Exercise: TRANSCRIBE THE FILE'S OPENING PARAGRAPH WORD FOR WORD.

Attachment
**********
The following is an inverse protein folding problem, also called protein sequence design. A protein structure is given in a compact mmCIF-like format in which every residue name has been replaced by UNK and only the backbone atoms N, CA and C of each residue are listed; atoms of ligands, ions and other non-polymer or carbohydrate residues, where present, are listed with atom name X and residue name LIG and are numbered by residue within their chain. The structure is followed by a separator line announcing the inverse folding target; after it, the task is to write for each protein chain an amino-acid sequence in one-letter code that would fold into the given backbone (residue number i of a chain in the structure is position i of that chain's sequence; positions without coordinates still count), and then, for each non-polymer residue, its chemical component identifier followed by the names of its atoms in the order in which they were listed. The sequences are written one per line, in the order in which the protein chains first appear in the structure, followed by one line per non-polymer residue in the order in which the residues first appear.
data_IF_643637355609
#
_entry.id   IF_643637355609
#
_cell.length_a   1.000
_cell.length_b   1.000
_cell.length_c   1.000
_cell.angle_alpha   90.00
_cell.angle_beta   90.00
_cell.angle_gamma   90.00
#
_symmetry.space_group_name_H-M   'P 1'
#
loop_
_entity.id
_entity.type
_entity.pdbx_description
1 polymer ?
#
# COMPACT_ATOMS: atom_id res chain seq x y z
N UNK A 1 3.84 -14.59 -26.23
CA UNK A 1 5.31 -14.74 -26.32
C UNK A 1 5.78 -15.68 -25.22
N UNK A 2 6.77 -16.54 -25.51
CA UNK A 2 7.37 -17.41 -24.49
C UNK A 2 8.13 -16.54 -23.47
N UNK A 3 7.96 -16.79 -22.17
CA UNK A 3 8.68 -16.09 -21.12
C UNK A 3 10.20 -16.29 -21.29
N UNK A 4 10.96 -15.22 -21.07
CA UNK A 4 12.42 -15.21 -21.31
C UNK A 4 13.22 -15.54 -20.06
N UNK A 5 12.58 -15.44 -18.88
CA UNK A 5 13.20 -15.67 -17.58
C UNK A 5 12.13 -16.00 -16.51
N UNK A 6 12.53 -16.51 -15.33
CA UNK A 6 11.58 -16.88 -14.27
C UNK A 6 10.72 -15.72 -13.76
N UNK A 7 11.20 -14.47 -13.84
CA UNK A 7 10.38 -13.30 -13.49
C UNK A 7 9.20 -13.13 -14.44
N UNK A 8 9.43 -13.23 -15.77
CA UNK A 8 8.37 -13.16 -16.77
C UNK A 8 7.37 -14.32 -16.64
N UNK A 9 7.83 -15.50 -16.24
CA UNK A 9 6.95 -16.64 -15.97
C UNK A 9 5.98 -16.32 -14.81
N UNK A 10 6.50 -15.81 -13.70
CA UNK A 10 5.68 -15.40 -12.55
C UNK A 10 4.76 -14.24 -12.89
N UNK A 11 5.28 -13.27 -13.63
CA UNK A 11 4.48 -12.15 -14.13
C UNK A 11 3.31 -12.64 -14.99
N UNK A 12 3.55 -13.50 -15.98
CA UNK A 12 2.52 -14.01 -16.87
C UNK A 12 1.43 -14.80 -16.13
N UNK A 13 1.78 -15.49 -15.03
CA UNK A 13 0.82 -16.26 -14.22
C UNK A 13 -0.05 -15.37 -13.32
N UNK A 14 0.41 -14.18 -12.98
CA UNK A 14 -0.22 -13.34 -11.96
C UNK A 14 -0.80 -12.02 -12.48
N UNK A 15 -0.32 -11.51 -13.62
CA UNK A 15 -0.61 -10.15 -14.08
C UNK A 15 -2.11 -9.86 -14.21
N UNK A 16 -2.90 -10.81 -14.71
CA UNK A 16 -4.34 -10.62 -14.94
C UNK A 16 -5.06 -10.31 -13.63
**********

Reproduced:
The following is an inverse protein folding problem, also called protein sequence design. A protein structure is given in a compact mmCIF-like format in which every residue name has been replaced by UNK and only the backbone atoms N, CA and C of each residue are listed; atoms of ligands, ions and other non-polymer or carbohydrate residues, where present, are listed with atom name X and residue name LIG and are numbered by residue within their chain. The structure is followed by a separator line announcing the inverse folding target; after it, the task is to write for each protein chain an amino-acid sequence in one-letter code that would fold into the given backbone (residue number i of a chain in the structure is position i of that chain's sequence; positions without coordinates still count), and then, for each non-polymer residue, its chemical component identifier followed by the names of its atoms in the order in which they were listed. The sequences are written one per line, in the order in which the protein chains first appear in the structure, followed by one line per non-polymer residue in the order in which the residues first appear.